Go Low

Since your chocolate should be luscious and gratifying on its own, Torres recommends using 2 percent milk, as anything with full fat could potentially overpower the chocolate’s flavor. If dairy isn’t for you, consider other yummy variations, such as unsweetened almond milk.

Consider These Additions

Craving something more decadent? Torres recommends a few extra ingredients to give your hot chocolate added texture. “Add some corn starch and milk powder so that your hot chocolate becomes thick, smooth and velvety,” he says.

If time isn’t on your side this post holiday season, but you still want to serve that perfect cup of hot chocolate, Jacques offers his premium hot cocoa mixes for purchase in store and on-line. Go to:

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CBS This Morning: Where Cocoa meets Ho-Ho-Ho

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CBS’s Vinita Nair visits Jacques at his famous BAT factory to see what him and his busy elves have been up to this holiday season.

Vinita calls him the “Modern day Willy Wonka.” Jacques shares, “It’s a happy place, I love to see customers just smile. They just smile and look around and feel happy.” He also tells Vinita, “It is a little bit like a dream, and I love it. When I come in the morning, I turn the light on, I mean oh my God. Looking at that place, it’s cool.”

Jacques shows Vinita how truly hand crafted his creations are, explaining, “This is just who we are.”

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Self Magazine: Jacques’ Gift for the Fitness Fan

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Self magazine has named Jacques’ Dark Chocolate Covered Graham Crackers one of the perfect holiday gifts or stocking stuffers for the fitness enthusiast in your life. Who says being healthy doesn’t have it’s 70% cocoa, gourmet-crunchy goodness!? Jacques’ truly has a little something for everyone on your christmas list. To purchase Self’s fit pick, go to:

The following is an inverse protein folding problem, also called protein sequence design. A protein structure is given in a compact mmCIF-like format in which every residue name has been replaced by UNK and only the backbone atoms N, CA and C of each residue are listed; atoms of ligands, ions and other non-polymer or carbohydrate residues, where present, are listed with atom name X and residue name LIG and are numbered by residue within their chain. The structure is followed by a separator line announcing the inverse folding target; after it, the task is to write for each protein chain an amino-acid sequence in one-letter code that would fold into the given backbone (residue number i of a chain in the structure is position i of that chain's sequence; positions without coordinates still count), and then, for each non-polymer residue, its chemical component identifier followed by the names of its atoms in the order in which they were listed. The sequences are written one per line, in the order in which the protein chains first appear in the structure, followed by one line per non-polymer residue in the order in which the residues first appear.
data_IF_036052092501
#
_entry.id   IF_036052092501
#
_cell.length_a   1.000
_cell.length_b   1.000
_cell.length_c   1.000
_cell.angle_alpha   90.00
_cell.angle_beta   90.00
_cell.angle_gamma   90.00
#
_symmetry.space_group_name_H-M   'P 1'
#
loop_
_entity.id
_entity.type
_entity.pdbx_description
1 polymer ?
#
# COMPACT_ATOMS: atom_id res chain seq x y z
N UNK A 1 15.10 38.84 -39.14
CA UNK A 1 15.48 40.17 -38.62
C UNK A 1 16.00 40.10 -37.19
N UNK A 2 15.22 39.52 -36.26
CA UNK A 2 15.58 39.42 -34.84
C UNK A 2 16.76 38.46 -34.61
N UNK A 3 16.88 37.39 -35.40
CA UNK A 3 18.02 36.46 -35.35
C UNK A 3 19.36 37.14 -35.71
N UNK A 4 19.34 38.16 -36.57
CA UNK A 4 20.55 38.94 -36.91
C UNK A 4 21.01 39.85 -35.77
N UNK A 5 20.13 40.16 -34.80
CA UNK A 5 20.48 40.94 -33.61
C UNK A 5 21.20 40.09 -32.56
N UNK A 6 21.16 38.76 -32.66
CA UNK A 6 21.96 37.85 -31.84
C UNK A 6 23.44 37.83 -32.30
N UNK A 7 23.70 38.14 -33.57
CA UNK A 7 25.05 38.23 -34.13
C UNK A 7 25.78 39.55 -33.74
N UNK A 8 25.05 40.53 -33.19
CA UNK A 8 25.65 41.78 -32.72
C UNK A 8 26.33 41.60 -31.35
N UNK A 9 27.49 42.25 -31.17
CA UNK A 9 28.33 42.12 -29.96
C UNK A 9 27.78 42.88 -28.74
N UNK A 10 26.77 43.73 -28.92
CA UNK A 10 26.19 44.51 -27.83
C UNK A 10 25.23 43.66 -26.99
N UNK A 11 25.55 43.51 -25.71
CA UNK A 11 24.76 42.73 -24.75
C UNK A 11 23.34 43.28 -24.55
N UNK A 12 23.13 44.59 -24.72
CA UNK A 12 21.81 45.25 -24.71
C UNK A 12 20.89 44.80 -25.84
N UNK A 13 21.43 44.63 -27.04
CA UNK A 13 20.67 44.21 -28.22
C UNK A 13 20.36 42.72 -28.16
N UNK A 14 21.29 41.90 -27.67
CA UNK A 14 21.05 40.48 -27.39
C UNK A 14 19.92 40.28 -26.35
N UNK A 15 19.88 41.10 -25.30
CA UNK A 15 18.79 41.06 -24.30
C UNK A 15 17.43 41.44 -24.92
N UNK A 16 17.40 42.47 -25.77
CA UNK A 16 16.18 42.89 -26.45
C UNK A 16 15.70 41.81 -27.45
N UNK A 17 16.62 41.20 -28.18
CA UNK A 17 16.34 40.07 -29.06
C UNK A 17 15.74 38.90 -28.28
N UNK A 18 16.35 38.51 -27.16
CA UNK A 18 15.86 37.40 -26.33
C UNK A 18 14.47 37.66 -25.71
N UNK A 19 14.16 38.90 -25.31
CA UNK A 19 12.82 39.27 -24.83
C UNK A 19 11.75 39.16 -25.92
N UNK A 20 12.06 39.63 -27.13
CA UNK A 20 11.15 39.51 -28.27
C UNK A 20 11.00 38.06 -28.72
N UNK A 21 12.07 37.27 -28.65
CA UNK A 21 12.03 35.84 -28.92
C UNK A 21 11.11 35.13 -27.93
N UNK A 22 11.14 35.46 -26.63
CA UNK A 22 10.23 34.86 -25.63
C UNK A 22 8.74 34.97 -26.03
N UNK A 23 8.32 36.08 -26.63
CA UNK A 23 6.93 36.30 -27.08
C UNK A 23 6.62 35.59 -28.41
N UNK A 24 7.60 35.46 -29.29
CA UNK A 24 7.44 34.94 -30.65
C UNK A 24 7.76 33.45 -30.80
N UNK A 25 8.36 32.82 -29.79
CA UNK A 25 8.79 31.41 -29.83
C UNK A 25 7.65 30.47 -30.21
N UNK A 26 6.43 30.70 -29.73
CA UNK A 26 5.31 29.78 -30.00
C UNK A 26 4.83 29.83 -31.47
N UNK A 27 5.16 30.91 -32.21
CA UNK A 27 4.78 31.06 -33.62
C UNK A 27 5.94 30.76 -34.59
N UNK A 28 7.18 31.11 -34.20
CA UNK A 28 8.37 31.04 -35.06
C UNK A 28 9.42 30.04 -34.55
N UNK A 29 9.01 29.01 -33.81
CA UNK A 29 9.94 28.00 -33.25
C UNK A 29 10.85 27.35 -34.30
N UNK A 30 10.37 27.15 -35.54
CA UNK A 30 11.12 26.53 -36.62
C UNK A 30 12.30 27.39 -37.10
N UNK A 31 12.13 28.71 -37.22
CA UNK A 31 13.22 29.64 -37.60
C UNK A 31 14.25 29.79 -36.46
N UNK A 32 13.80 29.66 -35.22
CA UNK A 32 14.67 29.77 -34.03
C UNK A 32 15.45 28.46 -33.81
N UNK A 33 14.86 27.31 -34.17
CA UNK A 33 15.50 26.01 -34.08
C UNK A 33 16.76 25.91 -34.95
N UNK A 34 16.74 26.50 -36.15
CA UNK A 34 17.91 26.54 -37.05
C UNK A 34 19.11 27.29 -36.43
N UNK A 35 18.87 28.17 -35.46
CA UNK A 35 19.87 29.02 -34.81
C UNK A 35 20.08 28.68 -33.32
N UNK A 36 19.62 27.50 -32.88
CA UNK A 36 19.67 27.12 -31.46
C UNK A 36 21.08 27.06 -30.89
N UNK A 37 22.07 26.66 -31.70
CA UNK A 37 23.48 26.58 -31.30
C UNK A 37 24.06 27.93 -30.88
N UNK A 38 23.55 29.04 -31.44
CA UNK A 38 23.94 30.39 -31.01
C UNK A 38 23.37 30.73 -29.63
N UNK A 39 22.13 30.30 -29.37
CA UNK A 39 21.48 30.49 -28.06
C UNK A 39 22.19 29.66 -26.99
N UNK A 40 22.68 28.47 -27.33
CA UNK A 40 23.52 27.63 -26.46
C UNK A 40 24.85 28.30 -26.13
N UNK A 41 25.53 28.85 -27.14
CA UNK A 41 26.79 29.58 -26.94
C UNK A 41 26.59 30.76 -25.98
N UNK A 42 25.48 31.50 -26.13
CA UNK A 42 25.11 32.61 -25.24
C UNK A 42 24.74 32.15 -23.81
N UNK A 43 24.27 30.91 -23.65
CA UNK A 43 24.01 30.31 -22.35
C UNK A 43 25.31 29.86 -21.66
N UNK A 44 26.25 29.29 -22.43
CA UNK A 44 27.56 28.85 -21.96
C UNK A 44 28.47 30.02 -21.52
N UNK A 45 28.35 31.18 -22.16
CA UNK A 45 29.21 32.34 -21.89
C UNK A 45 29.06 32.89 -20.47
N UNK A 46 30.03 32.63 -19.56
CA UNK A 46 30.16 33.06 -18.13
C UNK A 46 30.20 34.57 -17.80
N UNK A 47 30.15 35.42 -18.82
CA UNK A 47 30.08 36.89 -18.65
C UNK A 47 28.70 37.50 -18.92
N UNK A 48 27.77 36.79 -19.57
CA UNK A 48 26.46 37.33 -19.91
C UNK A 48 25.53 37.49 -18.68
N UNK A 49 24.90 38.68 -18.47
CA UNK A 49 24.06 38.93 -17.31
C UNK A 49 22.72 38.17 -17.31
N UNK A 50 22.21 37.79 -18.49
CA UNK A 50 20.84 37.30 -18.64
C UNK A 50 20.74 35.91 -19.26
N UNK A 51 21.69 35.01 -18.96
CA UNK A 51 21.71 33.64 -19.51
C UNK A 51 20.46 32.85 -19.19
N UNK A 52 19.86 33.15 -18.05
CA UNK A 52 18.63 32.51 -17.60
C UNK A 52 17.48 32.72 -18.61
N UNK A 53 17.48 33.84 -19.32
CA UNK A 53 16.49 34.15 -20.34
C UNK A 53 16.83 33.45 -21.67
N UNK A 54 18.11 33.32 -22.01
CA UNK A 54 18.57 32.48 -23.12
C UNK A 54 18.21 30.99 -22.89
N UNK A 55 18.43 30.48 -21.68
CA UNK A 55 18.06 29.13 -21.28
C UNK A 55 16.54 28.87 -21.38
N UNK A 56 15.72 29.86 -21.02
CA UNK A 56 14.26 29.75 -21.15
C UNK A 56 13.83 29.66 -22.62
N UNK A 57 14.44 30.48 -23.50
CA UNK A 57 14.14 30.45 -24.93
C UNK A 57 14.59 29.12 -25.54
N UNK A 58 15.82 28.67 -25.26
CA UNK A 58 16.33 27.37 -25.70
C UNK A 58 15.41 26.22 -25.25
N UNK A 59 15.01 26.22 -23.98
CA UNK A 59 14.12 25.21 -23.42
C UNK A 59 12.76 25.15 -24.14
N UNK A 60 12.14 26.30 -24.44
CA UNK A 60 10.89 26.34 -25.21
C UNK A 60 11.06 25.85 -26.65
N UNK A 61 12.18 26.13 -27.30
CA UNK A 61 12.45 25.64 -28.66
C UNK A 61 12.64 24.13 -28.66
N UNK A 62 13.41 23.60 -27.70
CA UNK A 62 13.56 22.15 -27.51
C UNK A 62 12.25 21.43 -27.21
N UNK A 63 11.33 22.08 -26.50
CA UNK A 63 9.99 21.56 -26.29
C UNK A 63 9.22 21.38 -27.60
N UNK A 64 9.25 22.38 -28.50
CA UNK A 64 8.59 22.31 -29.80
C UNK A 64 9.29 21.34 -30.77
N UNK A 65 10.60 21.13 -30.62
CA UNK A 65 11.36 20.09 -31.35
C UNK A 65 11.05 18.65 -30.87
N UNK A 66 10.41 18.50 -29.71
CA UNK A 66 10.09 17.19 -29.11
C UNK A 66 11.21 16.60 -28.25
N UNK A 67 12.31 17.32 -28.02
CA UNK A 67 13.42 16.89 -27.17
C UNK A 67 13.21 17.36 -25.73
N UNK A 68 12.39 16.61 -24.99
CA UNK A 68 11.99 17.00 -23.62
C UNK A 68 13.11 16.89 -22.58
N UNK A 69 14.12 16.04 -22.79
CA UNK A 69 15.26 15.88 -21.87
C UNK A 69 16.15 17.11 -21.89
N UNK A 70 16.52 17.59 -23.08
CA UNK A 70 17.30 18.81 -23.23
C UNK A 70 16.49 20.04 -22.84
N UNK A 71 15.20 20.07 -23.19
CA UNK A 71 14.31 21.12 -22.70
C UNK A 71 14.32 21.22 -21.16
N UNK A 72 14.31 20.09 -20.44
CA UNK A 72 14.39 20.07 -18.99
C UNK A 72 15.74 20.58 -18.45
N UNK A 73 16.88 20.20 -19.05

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CNBC’s Money Talk: Jacques Talks “Choco-nomics”

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Jacques talks deficit and rising costs of chocolate with CNBC’s Katie Kramer on Sunday, Dec. 13th’s episode of Money Talk.  

Jacques states, “We are producing today 3.5 million tons of cocoa around the world” each year. We need about 4.5 (million tons annually) in about six years, by 2020.”

Increased consumer demand is squeezing global cocoa production. The price of cocoa futures sits about 25 percent higher than a year ago. Predictions from experts say that the higher cost of ingredients will be passed on to chocolate lovers.

Approximately 80 to 90 percent of cocoa bean farming is done by small, family run operations, according the World Cocoa Foundation. That has made ratcheting up production an increasingly difficult conundrum. Jacques believes he has the solution, “Maybe the solution will be fair trade, because the farmers are not paid enough, and a lot of farmers are actually abandoning cocoa for more cash-effective crops.”

Luckily, for all his fans, Jacques’ prices wont be effected as drastically as other cocoa makers. He explain’s,”We already pay a premium for the chocolate—we pay a premium for the beans, so our price doesn’t go as high as fast as African chocolate when there is a rise in commodity prices.”